Chapter 9, “Widening the Audience”, is one of my favourites. The section on prejudicial language, some of which can be quite unconscious, is especially good. Berry avoids a “checklist” of words that are likely to offend. This is in part because the common recommendations on such lists have already been absorbed into the language; more fundamentally, though, checklists invite us to substitute one word for another instead of searching for underlying principles that can be applied to sundry situations and withstand the test of time. Berry suggests the following principles or strategies: (i) invite parties to define their own identities (e.g., despite changing norms, “some women might prefer Mrs. to Ms.”[14]); (ii) mention a distinguishing characteristic only when it is pertinent, and show its pertinence immediately; (iii) avoid merging the person with the characteristic in a dehumanizing way (compare, e.g., “AIDS victim” to “a person with AIDS”[15]); (iv) if a racial or ethnic categorization is pertinent, prefer the specific to general (e.g., “a ‘Haida’ would probably prefer that designation to ‘Aboriginal person’”[16]) (and, I would counsel, avoid the absurdly vague “racialized person”[17]); (v) be wary of stereotypes, both explicit and implicit (“the appointment of Justice Janet Marshall will bring a refreshingly sympathetic face and nurturing demeanour to the bench”[18]); and (vi) “stay current and Canadian.”[19] If there is one way in which this chapter could be improved, I think it would be in providing techniques for gender-neutral writing that are neither awkward (‘s/he’) nor grammatically contested (‘a judge should choose their words carefully’).[20] In the meantime, one of the best resources for the legal writer on that subject is the British Columbia Law Institute’s short report on managing personal pronouns.[21]

In Chapter 10, “Developing a Personal Style,” Berry first addresses the antipathy that some legal readers might feel towards the word “style”. Substance is what matters, the argument goes, and brooding over style can interfere with substance—drawing attention to the judge instead of the parties and the issues to be decided. This argument, not entirely without merit, has recently led one commentator to frame a Supreme Court judge’s stylistic efforts as a form of “judicial arrogance”.[22] But as Berry notes, citing Benjamin Cardozo, form and substance are inseparable: “[t]he strength that is born of form and the feebleness that is born of the lack of form are in truth qualities of the substance.”[23] The advice to attend to style, then, becomes advice on how the manner of an argument may best support its matter. Berry provides four examples from different levels of Canadian courts to encourage this kind of reflective approach to style.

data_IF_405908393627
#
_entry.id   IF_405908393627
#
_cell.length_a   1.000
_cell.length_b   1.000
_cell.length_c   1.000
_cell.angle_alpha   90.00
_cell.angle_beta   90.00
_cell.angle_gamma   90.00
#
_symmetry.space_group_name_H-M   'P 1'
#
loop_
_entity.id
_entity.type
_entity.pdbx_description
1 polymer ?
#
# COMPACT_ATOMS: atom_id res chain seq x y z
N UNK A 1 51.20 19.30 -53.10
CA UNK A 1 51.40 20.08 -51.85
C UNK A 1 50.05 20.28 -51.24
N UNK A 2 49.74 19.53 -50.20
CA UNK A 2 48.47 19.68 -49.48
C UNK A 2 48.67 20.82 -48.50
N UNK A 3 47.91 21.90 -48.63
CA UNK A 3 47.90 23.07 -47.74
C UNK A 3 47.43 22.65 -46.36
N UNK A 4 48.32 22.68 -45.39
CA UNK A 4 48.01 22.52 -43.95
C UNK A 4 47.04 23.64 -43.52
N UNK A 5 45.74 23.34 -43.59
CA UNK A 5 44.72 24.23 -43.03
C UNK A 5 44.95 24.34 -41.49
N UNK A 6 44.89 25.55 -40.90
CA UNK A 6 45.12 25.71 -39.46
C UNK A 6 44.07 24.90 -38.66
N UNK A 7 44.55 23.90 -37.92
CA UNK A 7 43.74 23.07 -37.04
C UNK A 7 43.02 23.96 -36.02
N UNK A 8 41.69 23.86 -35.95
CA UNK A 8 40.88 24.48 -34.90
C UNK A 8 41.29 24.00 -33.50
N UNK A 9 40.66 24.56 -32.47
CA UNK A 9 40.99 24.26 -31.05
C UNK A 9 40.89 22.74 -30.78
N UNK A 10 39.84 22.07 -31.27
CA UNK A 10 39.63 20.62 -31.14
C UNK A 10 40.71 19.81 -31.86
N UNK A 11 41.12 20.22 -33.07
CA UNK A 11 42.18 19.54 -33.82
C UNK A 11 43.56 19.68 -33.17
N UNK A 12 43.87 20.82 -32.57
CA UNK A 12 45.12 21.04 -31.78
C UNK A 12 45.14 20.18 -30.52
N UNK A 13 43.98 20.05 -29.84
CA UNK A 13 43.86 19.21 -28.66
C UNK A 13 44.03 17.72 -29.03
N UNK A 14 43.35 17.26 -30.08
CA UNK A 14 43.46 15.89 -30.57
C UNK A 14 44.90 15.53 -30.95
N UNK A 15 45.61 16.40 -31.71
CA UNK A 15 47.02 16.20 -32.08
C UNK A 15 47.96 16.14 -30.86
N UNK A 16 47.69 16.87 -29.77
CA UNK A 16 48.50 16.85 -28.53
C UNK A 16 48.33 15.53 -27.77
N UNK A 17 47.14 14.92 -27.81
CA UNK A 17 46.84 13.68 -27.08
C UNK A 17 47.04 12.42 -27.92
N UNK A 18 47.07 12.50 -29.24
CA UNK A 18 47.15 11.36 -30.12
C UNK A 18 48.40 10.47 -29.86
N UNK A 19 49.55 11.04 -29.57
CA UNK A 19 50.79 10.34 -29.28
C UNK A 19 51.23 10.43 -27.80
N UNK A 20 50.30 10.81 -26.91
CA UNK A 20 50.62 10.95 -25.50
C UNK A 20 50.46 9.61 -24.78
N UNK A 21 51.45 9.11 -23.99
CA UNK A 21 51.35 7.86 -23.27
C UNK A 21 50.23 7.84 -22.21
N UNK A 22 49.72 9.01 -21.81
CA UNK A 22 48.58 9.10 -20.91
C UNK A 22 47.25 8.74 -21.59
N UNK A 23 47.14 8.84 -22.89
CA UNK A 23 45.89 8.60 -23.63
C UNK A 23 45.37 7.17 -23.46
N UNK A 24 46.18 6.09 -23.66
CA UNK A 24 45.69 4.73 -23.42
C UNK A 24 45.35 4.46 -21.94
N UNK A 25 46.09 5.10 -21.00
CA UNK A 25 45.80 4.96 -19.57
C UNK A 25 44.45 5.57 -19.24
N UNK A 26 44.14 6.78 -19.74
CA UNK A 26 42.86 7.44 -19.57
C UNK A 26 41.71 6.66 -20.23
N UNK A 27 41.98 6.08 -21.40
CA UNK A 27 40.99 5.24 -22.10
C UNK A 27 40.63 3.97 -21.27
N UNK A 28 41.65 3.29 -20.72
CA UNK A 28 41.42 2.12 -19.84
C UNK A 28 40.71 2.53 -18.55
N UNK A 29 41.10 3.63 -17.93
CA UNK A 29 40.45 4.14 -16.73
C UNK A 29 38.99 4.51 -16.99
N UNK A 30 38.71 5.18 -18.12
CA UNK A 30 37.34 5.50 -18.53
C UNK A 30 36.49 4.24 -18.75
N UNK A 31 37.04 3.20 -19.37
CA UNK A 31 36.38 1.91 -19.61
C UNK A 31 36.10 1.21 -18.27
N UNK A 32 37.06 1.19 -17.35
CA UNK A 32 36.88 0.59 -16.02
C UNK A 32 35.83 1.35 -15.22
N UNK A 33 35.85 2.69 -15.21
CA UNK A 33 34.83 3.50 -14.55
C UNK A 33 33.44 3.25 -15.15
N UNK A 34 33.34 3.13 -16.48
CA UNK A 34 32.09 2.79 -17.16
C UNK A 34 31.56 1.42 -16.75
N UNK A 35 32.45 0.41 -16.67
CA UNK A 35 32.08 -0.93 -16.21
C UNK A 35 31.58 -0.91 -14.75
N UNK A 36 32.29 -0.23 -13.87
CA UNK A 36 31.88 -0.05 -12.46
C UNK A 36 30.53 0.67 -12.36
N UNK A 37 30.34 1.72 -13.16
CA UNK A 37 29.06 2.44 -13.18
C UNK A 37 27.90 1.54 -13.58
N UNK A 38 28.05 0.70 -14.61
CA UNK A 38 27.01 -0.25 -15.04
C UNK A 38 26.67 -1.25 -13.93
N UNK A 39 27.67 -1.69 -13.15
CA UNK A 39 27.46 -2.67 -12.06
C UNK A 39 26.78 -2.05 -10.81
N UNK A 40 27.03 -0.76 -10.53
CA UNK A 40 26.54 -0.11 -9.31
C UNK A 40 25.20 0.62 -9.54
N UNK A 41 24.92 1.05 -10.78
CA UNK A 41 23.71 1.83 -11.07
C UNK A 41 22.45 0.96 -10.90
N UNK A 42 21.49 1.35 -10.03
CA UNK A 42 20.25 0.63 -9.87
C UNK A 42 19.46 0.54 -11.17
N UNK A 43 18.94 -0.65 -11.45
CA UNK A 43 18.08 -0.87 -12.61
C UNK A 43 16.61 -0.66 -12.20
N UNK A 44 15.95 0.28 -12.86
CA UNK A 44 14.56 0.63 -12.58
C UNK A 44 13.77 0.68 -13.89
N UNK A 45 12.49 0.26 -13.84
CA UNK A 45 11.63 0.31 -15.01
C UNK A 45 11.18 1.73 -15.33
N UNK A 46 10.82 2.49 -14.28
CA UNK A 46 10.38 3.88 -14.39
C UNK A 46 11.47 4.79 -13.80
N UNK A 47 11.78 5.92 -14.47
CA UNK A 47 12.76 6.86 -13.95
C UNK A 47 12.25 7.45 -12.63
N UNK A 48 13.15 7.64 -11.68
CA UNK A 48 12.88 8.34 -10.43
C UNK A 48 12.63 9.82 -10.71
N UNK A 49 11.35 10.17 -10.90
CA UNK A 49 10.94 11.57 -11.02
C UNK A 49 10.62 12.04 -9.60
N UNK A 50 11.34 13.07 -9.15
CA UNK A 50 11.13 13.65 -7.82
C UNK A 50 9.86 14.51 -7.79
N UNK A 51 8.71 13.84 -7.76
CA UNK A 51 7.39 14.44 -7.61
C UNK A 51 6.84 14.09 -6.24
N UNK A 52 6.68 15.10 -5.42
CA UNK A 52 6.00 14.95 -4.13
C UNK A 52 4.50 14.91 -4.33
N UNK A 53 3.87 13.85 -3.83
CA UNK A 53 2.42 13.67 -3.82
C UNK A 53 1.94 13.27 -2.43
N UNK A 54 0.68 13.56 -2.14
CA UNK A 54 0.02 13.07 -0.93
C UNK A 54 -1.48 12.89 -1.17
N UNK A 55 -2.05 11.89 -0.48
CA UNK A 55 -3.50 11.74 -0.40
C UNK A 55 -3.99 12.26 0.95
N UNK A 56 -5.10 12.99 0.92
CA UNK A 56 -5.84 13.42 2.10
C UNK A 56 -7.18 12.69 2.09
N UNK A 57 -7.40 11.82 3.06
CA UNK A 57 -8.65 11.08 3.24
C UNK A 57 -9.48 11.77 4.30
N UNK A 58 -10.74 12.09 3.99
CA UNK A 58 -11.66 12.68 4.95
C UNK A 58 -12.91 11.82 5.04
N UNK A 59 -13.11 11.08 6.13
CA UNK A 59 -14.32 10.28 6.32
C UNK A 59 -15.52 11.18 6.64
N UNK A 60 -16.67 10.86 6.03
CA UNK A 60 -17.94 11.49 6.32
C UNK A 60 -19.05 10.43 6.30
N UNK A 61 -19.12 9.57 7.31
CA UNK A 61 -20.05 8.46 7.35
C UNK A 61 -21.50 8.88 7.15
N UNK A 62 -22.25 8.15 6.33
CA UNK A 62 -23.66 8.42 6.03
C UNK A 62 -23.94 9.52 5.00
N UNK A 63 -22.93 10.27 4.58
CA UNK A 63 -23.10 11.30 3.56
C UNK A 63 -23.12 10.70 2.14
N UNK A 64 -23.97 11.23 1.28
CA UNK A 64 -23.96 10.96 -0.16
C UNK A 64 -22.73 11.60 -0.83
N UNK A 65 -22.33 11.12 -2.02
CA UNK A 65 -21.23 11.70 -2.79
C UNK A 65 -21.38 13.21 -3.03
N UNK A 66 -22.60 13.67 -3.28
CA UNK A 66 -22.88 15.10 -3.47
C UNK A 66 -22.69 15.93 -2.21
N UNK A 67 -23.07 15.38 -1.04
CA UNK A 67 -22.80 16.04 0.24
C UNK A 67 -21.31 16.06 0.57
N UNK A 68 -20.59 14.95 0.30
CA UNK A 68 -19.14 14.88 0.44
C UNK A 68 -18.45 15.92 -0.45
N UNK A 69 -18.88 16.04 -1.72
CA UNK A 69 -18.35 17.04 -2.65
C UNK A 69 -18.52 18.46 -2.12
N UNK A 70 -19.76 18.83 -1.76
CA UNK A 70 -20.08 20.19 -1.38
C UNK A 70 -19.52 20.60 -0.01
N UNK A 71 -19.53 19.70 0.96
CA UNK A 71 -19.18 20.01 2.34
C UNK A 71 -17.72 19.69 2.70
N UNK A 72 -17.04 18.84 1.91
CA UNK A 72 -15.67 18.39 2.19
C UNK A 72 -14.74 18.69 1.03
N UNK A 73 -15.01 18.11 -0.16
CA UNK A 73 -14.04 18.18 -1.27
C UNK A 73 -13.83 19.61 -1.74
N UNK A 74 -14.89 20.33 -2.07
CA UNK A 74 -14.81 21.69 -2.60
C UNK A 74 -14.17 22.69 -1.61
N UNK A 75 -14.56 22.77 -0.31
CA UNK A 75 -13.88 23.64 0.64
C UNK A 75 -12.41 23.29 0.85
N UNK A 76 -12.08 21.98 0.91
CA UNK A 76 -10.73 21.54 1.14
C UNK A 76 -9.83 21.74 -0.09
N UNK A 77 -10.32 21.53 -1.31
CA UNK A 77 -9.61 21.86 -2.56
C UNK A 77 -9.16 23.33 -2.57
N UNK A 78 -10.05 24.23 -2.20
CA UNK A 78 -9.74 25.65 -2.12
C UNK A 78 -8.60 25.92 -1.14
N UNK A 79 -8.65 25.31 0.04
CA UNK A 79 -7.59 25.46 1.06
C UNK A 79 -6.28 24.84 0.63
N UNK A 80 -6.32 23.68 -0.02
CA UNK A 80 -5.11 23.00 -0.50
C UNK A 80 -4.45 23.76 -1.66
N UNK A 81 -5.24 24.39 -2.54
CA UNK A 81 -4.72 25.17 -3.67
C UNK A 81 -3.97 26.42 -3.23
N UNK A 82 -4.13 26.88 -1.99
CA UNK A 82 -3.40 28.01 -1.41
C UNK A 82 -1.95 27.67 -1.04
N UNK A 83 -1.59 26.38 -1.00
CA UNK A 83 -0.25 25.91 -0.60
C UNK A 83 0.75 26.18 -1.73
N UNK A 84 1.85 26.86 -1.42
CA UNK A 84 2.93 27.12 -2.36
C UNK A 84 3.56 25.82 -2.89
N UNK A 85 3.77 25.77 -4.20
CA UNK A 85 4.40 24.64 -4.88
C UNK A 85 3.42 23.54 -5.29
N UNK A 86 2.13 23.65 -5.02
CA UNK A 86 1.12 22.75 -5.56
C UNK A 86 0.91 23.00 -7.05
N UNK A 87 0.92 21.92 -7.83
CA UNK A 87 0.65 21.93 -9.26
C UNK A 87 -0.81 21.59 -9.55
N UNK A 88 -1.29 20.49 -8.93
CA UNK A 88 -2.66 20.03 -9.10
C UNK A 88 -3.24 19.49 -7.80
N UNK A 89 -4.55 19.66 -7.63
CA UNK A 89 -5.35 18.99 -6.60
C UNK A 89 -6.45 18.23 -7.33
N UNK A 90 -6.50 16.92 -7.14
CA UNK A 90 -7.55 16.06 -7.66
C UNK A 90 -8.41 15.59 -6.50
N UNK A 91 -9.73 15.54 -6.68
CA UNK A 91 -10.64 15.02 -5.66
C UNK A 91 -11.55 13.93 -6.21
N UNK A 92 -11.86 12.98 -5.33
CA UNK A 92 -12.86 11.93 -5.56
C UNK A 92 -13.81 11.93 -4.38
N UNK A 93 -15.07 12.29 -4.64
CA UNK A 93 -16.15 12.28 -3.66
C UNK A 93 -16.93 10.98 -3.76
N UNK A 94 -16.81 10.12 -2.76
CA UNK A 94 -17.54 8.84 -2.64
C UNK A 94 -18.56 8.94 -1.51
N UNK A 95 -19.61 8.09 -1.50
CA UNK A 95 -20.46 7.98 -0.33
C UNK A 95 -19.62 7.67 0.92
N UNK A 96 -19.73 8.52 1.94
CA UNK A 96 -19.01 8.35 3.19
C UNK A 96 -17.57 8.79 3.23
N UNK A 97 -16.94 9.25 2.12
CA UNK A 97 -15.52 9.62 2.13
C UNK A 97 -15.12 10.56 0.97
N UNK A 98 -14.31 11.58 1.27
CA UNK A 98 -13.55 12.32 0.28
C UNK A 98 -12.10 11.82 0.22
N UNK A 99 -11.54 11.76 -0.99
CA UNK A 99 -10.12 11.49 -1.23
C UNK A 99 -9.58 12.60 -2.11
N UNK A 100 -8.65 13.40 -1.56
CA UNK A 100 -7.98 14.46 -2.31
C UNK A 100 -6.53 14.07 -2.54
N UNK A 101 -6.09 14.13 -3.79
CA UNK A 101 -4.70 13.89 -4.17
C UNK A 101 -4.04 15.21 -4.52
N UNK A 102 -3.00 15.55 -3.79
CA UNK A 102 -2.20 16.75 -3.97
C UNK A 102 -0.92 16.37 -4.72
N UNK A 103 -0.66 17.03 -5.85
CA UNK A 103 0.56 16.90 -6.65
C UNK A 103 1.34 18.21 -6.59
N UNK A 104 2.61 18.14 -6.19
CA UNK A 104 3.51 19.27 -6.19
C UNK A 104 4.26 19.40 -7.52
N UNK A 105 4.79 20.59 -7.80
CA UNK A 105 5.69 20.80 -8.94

The last chapter, “Revising”, is in some ways the most important one. Berry gives some “simple advice” based on “sad experience”.[24] First, “[w]hen drafting, write to think; when editing, write to be read.”[25] Second, “[w]hen drafting, resist editing, especially at the micro-level.”[26] Simple to state, perhaps, but hard to put into practice. Berry provides a seven-step program to implement these two tips, starting with macro questions like how much information readers need to make sense of the reasons; how issues should be framed and analyzed; and micro considerations such as paragraph structures, sentence variations, word choice and tone.

I said at the outset that Writing Reasons deserves a wider audience. Administrative tribunal members are obvious candidates for that audience: from the point of view of sheer numbers alone, their decisions affect the day-to-day lives of many more people than decisions of courts, and Berry’s advice transposes well to the writing of administrative decisions. Berry also makes the case that judges who give mostly oral judgments can benefit from some of the ideas in the book, and provides advice specifically for them.[27] Lawyers who diligently craft written submissions would also do well to imagine themselves in the judge’s role and revise with that role in mind; Writing Reasons would be a good place to start. Finally, law schools, which traditionally have focused on other forms of legal writing—research memos, opinion letters, factums, pleadings, and essays—might want to consider the benefits of teaching judgment writing. Using the third edition of Writing Reasons, I did that for the first two years in an upper-year seminar course on the written judgment—and I have recently continued the practice with the fourth edition of Berry’s excellent book.